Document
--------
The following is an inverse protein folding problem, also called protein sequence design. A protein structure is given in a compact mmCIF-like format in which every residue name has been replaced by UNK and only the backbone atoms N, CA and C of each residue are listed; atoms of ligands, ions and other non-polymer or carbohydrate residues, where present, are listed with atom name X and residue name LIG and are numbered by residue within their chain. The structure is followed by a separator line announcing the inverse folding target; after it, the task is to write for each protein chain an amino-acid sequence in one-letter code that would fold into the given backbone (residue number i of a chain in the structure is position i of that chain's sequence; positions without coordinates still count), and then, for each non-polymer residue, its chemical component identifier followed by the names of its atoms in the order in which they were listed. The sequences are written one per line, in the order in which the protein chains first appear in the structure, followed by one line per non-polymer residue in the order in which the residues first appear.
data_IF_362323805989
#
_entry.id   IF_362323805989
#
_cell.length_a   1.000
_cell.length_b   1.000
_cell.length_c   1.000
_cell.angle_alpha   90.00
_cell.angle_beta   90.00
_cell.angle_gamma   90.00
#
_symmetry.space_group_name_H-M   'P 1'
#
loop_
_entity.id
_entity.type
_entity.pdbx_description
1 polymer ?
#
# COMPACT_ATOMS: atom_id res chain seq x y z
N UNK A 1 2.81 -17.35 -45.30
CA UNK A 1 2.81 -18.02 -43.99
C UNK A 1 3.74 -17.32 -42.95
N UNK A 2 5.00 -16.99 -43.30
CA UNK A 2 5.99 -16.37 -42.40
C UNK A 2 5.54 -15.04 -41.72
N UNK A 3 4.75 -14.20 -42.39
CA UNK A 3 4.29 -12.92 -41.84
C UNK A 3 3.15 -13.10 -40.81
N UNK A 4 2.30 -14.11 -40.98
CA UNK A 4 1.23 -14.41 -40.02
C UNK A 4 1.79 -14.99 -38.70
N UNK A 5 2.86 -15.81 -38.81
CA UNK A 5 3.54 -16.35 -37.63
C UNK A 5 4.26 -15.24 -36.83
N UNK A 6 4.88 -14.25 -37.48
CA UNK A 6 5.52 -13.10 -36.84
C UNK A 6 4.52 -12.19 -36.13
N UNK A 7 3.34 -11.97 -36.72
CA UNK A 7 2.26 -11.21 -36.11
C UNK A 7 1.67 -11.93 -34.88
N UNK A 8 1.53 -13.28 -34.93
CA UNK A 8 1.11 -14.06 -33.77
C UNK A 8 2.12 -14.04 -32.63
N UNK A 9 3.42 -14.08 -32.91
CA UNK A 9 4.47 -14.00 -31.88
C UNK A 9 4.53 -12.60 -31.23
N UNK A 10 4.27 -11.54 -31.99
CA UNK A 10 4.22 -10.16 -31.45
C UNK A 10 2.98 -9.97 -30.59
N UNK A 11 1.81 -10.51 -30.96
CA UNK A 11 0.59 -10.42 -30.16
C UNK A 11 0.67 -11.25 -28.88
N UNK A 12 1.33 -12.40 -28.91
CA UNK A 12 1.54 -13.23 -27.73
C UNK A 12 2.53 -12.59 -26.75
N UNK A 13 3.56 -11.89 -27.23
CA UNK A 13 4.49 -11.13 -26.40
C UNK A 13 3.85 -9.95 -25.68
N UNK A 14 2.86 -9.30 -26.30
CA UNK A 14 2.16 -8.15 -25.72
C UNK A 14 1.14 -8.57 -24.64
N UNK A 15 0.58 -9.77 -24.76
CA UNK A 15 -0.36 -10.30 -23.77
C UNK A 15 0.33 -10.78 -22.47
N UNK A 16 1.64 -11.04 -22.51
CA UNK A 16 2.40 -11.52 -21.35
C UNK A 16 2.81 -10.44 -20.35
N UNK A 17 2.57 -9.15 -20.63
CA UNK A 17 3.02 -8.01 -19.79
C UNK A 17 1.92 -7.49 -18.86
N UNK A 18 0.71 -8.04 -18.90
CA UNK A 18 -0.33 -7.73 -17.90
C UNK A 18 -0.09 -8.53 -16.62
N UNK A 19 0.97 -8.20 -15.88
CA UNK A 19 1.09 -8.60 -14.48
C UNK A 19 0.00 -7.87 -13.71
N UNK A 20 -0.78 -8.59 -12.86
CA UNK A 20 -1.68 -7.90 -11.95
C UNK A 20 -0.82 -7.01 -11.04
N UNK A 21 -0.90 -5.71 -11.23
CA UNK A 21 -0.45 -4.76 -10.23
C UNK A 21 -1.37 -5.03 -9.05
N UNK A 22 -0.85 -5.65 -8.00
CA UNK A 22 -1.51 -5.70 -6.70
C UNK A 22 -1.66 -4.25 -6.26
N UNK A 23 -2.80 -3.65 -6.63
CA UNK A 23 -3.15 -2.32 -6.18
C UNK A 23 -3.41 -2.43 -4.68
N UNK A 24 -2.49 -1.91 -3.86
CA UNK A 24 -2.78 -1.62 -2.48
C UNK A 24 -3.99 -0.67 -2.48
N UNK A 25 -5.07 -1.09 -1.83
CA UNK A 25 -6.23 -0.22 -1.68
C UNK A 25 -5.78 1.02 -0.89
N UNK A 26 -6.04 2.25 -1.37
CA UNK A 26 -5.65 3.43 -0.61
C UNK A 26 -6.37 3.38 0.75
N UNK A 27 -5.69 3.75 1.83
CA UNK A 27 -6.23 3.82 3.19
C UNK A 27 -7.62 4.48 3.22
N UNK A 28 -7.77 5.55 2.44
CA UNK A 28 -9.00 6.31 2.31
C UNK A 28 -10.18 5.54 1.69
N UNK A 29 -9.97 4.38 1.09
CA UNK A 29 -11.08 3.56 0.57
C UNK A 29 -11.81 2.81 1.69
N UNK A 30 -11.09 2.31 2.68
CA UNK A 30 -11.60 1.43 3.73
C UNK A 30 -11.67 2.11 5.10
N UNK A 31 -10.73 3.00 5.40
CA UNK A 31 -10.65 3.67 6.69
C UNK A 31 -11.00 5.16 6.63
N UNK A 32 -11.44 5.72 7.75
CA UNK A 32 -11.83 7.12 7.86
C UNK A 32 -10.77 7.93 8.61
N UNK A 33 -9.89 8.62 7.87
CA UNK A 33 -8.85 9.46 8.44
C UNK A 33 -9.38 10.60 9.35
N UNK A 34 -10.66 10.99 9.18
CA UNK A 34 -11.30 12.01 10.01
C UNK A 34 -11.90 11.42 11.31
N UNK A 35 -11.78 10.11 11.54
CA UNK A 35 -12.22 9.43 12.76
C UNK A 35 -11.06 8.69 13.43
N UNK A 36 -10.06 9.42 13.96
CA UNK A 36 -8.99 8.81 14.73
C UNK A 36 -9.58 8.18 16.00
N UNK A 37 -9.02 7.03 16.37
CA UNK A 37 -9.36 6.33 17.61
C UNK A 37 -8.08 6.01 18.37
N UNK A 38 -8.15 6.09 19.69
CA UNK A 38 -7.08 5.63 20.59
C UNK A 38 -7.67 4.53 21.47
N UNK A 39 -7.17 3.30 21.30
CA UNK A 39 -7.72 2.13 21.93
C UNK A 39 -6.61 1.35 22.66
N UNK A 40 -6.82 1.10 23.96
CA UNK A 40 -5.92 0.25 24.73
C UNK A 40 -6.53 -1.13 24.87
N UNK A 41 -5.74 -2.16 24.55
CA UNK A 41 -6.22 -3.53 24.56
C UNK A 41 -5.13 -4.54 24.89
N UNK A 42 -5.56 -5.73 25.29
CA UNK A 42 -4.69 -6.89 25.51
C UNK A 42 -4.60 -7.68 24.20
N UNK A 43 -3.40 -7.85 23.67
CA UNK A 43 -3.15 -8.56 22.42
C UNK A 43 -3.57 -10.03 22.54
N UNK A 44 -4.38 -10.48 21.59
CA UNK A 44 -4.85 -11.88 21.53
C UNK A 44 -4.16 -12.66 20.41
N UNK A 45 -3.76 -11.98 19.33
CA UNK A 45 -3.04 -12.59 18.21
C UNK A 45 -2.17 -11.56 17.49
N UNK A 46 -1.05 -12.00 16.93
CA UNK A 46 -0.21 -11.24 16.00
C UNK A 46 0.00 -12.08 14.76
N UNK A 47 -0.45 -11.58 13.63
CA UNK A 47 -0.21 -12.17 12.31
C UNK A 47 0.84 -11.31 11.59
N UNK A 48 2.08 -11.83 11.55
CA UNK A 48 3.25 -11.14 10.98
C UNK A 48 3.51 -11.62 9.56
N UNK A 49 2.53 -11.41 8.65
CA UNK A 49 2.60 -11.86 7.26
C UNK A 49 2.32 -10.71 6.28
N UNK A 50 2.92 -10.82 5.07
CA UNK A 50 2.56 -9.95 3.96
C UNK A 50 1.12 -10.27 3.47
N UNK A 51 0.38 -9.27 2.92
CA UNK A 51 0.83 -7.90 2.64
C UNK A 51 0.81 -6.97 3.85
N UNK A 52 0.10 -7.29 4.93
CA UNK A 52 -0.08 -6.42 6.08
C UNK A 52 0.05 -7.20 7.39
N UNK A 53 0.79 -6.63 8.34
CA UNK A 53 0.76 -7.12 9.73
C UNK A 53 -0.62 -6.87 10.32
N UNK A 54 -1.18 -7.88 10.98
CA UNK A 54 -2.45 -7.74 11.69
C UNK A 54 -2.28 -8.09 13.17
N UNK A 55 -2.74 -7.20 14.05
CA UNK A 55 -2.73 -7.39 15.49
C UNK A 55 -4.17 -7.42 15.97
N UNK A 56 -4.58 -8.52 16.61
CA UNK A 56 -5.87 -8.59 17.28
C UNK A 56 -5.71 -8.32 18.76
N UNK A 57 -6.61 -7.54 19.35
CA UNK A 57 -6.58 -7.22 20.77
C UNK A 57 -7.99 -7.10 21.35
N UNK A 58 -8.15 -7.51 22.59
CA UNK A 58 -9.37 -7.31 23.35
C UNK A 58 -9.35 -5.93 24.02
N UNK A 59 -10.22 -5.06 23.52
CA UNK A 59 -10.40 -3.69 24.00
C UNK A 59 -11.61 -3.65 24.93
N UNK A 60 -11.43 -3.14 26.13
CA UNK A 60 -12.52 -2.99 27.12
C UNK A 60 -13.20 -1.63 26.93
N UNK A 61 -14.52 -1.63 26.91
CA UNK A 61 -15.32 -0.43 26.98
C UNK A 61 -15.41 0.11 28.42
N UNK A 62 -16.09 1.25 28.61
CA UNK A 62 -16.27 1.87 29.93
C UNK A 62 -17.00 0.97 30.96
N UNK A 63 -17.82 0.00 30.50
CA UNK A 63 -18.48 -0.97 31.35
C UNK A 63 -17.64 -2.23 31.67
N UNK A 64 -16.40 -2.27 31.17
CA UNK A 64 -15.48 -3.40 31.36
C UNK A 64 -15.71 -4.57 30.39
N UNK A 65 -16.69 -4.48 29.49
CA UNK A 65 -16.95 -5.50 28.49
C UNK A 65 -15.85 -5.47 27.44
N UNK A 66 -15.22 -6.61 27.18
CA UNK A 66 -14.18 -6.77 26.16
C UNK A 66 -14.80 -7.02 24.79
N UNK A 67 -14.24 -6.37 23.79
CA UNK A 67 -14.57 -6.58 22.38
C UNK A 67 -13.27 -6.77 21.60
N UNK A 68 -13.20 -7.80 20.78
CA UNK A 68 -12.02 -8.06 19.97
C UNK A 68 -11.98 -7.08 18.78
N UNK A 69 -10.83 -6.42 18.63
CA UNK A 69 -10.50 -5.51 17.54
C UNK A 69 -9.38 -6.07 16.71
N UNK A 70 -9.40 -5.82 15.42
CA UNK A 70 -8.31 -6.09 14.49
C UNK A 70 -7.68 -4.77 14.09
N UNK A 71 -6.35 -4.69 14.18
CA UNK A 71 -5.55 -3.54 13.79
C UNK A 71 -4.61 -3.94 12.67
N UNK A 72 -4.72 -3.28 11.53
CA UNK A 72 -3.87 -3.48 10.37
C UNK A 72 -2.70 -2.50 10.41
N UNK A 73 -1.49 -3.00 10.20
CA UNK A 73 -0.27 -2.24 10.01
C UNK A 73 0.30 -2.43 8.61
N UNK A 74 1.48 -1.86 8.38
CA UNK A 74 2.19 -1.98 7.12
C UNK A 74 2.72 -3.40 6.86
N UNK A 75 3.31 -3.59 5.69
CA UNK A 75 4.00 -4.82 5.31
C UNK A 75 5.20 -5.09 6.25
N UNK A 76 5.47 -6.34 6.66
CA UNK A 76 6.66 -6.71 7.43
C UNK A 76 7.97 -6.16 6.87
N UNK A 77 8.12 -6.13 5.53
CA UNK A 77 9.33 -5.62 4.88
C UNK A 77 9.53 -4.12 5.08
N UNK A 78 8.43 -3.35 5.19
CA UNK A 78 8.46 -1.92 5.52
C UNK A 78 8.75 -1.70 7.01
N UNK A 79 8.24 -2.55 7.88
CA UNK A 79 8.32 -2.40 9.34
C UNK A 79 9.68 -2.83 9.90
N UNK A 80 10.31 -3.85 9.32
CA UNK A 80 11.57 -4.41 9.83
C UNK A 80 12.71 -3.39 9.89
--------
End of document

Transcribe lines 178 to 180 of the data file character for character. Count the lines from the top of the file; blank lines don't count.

N UNK A 53 0.79 -6.63 8.34
CA UNK A 53 0.76 -7.12 9.73
C UNK A 53 -0.62 -6.87 10.32